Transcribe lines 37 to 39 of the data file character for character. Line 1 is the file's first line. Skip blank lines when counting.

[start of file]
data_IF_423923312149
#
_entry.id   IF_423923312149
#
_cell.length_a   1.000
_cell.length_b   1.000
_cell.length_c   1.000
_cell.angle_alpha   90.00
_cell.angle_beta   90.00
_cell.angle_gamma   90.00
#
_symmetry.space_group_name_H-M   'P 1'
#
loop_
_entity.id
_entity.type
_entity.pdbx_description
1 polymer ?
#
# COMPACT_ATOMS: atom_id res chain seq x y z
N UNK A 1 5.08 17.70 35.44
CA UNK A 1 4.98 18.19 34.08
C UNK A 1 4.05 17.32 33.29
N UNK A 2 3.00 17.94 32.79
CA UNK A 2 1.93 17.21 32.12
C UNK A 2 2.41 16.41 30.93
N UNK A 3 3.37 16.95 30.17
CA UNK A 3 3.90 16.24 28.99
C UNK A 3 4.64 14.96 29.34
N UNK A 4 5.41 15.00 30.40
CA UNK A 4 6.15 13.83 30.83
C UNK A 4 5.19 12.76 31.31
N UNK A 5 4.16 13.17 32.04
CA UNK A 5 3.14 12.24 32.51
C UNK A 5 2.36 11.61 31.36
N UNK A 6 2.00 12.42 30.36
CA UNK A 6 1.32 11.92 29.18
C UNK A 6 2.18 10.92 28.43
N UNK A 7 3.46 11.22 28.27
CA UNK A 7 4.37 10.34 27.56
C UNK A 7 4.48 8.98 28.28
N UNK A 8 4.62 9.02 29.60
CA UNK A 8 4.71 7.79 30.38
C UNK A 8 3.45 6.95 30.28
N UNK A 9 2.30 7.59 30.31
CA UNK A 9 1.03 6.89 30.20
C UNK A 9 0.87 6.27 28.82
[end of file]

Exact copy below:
CA UNK A 6 1.32 11.92 29.18
C UNK A 6 2.18 10.92 28.43
N UNK A 7 3.46 11.22 28.27